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Hepatology. 1998 Jun;27(6):1687-94.

Ribavirin inhibits protein synthesis and cell proliferation induced by mitogenic factors in primary human and rat hepatocytes.

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  • 1INSERM U49, Hopital Pontchaillou, Rennes, France.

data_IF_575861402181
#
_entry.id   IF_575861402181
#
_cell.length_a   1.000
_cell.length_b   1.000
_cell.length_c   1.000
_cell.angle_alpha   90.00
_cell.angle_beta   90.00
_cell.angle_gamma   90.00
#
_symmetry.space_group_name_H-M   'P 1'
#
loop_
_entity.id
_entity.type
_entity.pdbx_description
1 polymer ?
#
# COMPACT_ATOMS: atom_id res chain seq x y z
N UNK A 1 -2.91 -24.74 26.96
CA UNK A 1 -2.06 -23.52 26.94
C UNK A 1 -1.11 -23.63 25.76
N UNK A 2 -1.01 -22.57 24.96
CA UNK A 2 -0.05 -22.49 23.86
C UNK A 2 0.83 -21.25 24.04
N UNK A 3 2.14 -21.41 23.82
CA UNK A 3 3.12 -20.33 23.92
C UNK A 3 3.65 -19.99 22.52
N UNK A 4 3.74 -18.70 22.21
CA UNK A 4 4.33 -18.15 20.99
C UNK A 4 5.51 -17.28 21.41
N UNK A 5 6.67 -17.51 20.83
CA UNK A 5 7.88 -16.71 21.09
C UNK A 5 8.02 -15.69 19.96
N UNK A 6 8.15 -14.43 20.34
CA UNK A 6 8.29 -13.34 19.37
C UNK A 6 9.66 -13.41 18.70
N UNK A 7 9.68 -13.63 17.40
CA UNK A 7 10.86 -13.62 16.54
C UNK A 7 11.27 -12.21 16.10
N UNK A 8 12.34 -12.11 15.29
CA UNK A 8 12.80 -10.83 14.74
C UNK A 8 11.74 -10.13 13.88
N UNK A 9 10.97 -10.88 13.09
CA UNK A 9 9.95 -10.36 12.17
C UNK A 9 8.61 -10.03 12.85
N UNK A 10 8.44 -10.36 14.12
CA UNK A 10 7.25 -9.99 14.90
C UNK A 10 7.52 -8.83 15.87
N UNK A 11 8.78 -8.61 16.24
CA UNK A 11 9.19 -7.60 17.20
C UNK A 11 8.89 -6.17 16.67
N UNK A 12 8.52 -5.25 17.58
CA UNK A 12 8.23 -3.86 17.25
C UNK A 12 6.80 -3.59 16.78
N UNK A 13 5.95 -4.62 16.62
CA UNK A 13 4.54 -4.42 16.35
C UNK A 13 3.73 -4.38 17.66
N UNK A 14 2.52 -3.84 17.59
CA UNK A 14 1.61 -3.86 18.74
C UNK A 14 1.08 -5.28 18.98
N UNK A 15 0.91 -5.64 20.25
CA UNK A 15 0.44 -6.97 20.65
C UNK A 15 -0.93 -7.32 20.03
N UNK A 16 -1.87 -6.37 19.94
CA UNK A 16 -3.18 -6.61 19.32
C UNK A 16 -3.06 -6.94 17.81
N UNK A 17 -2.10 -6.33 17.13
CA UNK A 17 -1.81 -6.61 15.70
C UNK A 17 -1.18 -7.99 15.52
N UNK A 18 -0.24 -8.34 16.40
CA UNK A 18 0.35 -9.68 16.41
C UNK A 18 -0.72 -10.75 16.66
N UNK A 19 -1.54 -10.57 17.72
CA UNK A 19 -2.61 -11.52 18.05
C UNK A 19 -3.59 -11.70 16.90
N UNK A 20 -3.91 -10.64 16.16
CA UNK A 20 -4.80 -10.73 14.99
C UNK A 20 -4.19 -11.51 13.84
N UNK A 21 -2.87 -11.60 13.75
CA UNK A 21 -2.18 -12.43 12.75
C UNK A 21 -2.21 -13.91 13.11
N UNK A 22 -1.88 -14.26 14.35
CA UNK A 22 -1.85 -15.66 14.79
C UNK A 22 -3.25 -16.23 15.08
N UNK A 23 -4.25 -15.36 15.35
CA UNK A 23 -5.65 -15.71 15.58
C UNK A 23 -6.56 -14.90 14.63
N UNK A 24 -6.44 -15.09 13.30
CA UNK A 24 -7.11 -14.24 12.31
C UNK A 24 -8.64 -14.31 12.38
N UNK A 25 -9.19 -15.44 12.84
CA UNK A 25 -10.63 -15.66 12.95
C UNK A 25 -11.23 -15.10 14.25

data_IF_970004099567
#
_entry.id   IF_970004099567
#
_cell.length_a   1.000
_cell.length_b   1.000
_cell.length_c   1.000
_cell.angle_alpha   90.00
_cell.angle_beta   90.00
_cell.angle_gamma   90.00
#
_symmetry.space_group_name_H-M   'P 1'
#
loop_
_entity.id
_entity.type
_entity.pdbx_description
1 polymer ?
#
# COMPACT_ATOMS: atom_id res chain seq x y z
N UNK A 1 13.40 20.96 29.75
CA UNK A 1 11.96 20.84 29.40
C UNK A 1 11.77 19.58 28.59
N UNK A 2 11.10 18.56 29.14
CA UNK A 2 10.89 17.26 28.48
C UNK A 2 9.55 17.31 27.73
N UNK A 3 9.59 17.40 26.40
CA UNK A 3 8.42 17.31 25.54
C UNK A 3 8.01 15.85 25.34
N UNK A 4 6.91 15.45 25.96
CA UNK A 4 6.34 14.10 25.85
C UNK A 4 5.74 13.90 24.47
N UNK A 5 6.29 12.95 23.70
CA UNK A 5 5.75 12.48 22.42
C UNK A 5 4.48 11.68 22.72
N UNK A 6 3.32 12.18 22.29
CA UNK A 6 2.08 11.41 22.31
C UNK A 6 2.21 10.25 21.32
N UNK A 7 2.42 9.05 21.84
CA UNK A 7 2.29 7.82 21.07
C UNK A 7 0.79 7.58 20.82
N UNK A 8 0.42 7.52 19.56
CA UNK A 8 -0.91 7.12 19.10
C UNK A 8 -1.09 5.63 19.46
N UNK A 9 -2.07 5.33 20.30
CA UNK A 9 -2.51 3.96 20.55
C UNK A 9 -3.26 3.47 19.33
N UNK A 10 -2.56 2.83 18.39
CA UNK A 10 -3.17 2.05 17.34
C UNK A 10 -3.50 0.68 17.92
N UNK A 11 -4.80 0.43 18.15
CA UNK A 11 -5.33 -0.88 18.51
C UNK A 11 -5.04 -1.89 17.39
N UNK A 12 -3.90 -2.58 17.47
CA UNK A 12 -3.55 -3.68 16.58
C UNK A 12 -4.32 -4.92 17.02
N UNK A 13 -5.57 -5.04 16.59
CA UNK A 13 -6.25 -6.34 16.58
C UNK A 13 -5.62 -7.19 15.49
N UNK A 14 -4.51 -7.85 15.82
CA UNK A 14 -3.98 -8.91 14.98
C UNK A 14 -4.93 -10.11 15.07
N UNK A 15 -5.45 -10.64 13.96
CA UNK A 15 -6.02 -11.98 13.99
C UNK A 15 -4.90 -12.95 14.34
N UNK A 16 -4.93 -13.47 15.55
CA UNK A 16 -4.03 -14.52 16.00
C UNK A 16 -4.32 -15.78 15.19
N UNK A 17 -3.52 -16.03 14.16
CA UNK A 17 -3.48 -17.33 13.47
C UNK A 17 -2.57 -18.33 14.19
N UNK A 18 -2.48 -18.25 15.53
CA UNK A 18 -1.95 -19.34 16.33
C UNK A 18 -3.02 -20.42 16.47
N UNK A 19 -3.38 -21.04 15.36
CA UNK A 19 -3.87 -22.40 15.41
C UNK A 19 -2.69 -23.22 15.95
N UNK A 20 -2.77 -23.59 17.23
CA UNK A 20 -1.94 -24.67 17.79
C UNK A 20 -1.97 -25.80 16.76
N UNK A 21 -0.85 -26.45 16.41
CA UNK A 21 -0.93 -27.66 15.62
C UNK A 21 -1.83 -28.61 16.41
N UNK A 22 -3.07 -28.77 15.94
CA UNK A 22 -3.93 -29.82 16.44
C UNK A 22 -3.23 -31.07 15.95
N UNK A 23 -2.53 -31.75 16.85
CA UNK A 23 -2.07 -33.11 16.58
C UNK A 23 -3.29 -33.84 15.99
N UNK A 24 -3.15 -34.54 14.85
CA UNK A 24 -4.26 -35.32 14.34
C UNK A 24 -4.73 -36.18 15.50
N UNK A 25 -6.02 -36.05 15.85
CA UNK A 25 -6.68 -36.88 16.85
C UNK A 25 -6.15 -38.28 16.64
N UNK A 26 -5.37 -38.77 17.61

Ribavirin, a guanosine analog, used in combination with interferon alpha (IFN-alpha) in the treatment of chronic hepatitis induced by hepatitis C virus (HCV) infection, has been shown to improve liver histology and to decrease transaminases even when administered alone. We analyzed the direct effects of ribavirin on the liver by using primary cultures of human and rat hepatocytes. Between 10 to 60 micromol/L, ribavirin was found to inhibit both the synthesis and secretion of whole proteins in a time- and dose-dependent fashion. Such an effect was confirmed by the measurement of albumin and haptoglobin secretion rates. [3H]-Thymidine incorporation was suppressed both in hepatocyte growth factor-stimulated human hepatocytes and in epidermal growth factor (EGF)-stimulated rat hepatocytes in the presence of ribavirin. The inhibitory effect on DNA synthesis was associated with a delayed progression to S phase of the cell cycle, as determined by flow cytometry and detection of cyclin A and cdc2 which are two proteins expressed during the S phase. The inhibition of DNA synthesis, caused by 50 micromol/L ribavirin, was completely restored by the addition of 80 micromol/L guanosine. These observations demonstrate that ribavirin at concentrations close to those found in plasma of treated patients can directly affect hepatic functions in vitro. Its effects could, however, be reduced in vivo by guanosine salvage supply.

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